TAMPA — When politicians and protestors descend on downtown streets for the Republican National Convention, help will be ready for those who call the streets home.
Homeless advocates are making plans, including opening doors throughout the day at the Salvation Army on Florida Avenue, and providing homeless people a place to stow their belongings.
"We'll try to make it easier for them," said Steve Vick, general manager of the Salvation Army in Tampa.
Usually, the Salvation Army's shelter opens at 4:30 p.m. and ushers guests out at 7 a.m. The homeless aren't allowed inside during the day. The shelter, with 130 beds, has been full recently, Vick said.
The Homeless Coalition of Hillsborough County, a private, nonprofit organization, is leading efforts during the convention with various programs that serve homeless people.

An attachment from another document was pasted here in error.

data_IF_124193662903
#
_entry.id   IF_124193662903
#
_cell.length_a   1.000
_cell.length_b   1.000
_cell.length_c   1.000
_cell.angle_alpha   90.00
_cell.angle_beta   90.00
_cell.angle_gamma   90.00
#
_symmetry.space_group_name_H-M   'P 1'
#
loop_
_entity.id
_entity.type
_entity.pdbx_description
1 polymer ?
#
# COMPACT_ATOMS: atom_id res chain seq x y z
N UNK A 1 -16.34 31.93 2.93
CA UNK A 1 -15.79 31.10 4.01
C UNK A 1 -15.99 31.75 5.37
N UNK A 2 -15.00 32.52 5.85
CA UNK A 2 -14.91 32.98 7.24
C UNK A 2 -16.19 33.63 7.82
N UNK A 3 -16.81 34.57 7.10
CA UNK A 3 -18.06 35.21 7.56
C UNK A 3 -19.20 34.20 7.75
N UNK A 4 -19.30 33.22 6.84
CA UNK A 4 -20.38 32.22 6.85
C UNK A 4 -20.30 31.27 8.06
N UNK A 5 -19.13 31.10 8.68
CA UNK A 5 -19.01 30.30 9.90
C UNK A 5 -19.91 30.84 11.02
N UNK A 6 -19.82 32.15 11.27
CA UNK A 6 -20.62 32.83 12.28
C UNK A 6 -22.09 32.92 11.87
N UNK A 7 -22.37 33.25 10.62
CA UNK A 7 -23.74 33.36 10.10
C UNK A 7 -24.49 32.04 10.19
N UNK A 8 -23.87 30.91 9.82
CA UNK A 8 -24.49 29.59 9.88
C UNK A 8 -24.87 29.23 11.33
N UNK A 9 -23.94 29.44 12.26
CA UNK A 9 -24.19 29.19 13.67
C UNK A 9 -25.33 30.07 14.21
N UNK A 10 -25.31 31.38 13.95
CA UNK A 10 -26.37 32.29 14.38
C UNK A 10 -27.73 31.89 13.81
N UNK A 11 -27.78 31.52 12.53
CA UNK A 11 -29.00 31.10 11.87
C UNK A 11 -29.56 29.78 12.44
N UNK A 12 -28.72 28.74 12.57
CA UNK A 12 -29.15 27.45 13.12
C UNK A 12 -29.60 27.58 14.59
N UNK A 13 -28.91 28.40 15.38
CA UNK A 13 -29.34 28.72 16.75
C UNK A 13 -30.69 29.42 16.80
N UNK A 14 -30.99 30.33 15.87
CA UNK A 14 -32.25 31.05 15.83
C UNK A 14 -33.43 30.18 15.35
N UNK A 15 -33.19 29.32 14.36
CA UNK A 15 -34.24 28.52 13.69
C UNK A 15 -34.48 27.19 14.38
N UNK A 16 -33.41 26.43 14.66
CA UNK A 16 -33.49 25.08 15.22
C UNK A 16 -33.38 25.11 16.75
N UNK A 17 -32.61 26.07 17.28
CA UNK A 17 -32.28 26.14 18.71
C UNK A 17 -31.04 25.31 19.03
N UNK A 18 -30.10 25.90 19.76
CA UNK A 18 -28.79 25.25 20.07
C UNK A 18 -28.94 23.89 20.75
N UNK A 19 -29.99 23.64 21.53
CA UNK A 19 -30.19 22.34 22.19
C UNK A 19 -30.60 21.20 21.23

City officials say they have no plans to round up the homeless.
Rumors that homeless people would be shipped out of town are just that, said Tampa Mayor Bob Buckhorn.
Edi Erb, interim CEO for the coalition, said 6,400 people were living on the streets in 2011. Most live downtown or nearby.
Typically, they stash belongings in bushes or other hideaways. These bundles of things are at risk with an estimated 15,000 protestors on the streets and 4,000 law enforcement officers securing the area, Erb said.
And more important, Erb worries about the potential for crimes against homeless people. She hopes to place them at existing programs with open beds.
She also hopes to be able to offer more than just a few days off the streets to those who take the offer to vacate during the convention.
But with little time left, options are limited and advocates are still seeking offers from those who could provide shelter and other services.
Elisabeth Parker can be reached at firstname.lastname@example.org or (813) 226-3431.